Reincarnation and revenge are the perfect pairing in 'Reborn Rich'
The hit JTBC drama series “Reborn Rich” has all the ingredients to become a recipe for global success.
The series hit 19.4 percent in viewership rating just three weeks after it first aired on Nov. 18 — a record among K-dramas released this year, even surpassing global hit ENA series “Extraordinary Attorney Woo,” which aired this summer. With eight of the sixteen episodes aired as of last week, the series is highly likely to surpass the 20 percent mark, which would make it the only K-drama to surpass the milestone this year.
Its success is not only limited to Korea. It became the most watched show in the Asian market just 10 days after its release, topping charts in regions such as Indonesia, Malaysia, Hong Kong, Singapore, Thailand and the Philippines through Hong Kong-based streaming service Viu, which holds exclusive foreign distribution rights over the series.
Part of its success can be attributed to the star-studded cast fronted by Song Joong-ki, a globally established name known for his roles in hit K-dramas such as KBS’s “Descendants of the Sun” (2016) and tvN’s “Vincenzo” (2021). Set in 2022, Song portrays an employee named Yoon Hyun-woo who works for Soonyang Group, a fictional chaebol, or family-controlled conglomerate. Although he has remained loyal to the company for decades, he is betrayed and murdered by his company. He wakes up to find himself reincarnated in the body of the youngest grandson Jin Do-jun of the Soonyang Group's head. The year is now 1987, and Hyun-woo finds himself with all of his past memories and secrets about the family of the Soonyang Group. He uses his second chance at life for revenge, scheming to tear apart the company and family from the inside and to find out who murdered him in his previous life.
The series is based off on a web novel published between 2017 to 2018 on web novel platform Munpia by a novelist using the pseudonym San Kyung. Thanks to the drama’s popularity, the web novel shot to No. 1 again on platforms such as Naver Series and KakaoPage.
Another element which fascinates viewers is that Soonyang Group is modeled after Samsung, which the novelist known as San Kyung recently confirmed during an exclusive interview with the JoongAng Ilbo, an affiliate of the Korea JoongAng Daily.
“Samsung Group founder Lee Byung-chul was born from a rich family, but Soonyang’s head Jin Yang-cheol was born poor,” he said. “The case of the kidnapping of John Paul Getty III, the grandson of oil tycoon J. Paul Getty, which was also turned into a film ‘All the Money in the World,’ was also an inspiration to build the character of Jin Yang-cheol. In the film, the kidnapper demands ransom of $17 million but the grandfather only decides to contribute $1 million, which he says is the maximum amount that can be tax-deductible. So it’s a mixture of both reality and fiction.”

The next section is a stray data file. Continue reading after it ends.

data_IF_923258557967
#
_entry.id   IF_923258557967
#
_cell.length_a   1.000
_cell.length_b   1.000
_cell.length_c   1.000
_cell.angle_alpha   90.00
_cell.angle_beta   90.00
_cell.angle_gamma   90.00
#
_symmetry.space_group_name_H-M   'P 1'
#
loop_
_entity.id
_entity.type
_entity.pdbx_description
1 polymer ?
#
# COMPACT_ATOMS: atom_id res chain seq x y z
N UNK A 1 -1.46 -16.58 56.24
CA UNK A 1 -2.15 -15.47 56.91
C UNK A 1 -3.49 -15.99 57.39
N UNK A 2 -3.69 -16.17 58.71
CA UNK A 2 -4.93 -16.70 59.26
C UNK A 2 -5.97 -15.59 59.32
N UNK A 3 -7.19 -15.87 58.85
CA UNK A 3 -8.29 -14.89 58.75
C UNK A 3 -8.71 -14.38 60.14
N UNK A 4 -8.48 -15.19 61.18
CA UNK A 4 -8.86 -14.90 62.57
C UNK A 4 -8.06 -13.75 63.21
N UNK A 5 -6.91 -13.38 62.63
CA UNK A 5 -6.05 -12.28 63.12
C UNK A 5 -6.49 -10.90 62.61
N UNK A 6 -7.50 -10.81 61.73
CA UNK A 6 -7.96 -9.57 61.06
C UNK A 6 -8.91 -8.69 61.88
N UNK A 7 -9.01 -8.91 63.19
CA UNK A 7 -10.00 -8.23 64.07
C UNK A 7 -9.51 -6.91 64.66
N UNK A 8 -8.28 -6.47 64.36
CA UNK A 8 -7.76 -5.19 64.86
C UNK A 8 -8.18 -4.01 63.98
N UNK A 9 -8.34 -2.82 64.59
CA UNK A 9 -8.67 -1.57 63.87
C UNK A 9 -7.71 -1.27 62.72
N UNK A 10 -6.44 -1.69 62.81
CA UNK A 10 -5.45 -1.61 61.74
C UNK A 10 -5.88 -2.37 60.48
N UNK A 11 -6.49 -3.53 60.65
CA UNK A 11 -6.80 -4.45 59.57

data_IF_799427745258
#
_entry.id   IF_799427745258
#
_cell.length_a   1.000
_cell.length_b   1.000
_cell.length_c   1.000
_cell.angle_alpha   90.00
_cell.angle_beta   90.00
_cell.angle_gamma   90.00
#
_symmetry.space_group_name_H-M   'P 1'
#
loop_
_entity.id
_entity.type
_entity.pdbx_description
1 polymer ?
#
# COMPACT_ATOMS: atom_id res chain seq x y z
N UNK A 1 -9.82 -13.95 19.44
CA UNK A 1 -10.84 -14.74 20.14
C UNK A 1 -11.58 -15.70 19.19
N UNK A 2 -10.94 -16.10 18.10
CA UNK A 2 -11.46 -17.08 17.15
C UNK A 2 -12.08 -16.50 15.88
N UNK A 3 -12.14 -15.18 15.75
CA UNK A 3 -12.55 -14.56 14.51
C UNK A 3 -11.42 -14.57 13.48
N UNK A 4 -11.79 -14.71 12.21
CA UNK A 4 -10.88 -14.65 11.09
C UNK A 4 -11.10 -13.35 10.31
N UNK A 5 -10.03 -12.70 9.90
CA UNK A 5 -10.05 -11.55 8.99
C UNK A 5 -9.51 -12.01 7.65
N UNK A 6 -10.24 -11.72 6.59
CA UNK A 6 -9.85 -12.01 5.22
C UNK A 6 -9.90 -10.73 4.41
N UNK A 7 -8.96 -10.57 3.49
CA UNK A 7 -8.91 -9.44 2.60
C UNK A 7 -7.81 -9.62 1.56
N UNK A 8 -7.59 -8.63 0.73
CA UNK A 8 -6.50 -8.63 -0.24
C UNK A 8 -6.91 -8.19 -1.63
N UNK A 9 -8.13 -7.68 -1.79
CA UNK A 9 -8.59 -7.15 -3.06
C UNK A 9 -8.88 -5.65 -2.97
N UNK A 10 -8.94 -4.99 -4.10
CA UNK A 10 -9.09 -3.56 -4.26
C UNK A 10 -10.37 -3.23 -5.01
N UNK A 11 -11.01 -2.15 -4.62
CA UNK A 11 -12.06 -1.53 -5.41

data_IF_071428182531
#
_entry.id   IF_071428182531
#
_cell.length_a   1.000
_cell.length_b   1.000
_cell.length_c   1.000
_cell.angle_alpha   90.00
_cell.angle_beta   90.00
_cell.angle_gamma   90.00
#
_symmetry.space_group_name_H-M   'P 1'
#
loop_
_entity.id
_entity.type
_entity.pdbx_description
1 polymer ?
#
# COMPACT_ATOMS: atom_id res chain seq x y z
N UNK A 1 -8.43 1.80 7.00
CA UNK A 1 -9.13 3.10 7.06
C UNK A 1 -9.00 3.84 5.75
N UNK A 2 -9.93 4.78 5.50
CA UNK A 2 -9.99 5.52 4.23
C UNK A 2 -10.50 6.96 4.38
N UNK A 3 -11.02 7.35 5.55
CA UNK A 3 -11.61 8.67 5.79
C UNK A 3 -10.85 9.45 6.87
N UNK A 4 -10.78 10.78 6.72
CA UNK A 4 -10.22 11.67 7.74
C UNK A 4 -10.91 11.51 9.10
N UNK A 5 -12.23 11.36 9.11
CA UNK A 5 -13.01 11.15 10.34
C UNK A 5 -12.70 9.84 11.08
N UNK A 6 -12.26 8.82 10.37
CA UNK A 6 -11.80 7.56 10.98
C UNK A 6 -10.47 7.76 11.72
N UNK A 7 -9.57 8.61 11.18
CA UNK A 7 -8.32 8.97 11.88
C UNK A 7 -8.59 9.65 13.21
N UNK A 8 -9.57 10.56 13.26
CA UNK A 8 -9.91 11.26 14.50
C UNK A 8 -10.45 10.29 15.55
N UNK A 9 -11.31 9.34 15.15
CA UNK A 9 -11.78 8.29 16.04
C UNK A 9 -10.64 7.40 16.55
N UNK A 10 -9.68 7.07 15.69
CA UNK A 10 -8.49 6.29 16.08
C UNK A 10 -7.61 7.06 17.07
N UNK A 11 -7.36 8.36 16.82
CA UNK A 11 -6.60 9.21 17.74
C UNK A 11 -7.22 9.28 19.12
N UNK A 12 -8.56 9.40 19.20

San Kyung said he believes people’s fascination with chaebols derives from hierarchical society.
“It applies to not only humans but all primates,” he said. “They instinctively divide everything up into classes. Even in airplanes, people are divided into first, business and economy class. There are those who want to eliminate such distinction, but more people want to climb up to the hierarchical ladder [...] As I see how much love and attention the character of Jin Yang-cheol receive from the viewers — who may be viewed as a villain in the story — I realized that people [instinctively] gravitate toward powerful, larger-than-life rulers.”
Although being born into the top-tier “gold spoon” (Korean slang for those born into rich families) level of society is a huge step-up as opposed to his “dirt spoon” status in his former life, Do-jun still has to prove his worth to grab the attention of his grandfather, who soon realizes his grandson is no ordinary 10-year-old boy.
The series adequately blends realistic and fantasy elements of the story. Do-jun’s life from 1987 incorporates important historical events and viewers feel vicarious satisfaction as Do-jun, who already knows what will happen in the future, builds a foundation to ultimately destroy Soonyang Group.
Knowing that James Cameron’s “Titanic” (1997) will remain the highest-grossing film of all time for a decade, he advises his father, the head of the distributor of foreign films, to make a large investment. After striking a deal with his grandfather, Do-jun asks for his payment in real estate instead of money — because the 10-year-old boy wisely tells him that the value of the currency will fall by the time he becomes an adult — and his land in Bundang, Gyeonggi, will reap him far more, as the near-empty farmland becomes one of the five new towns around the capital city Seoul to accommodate 420,000 people.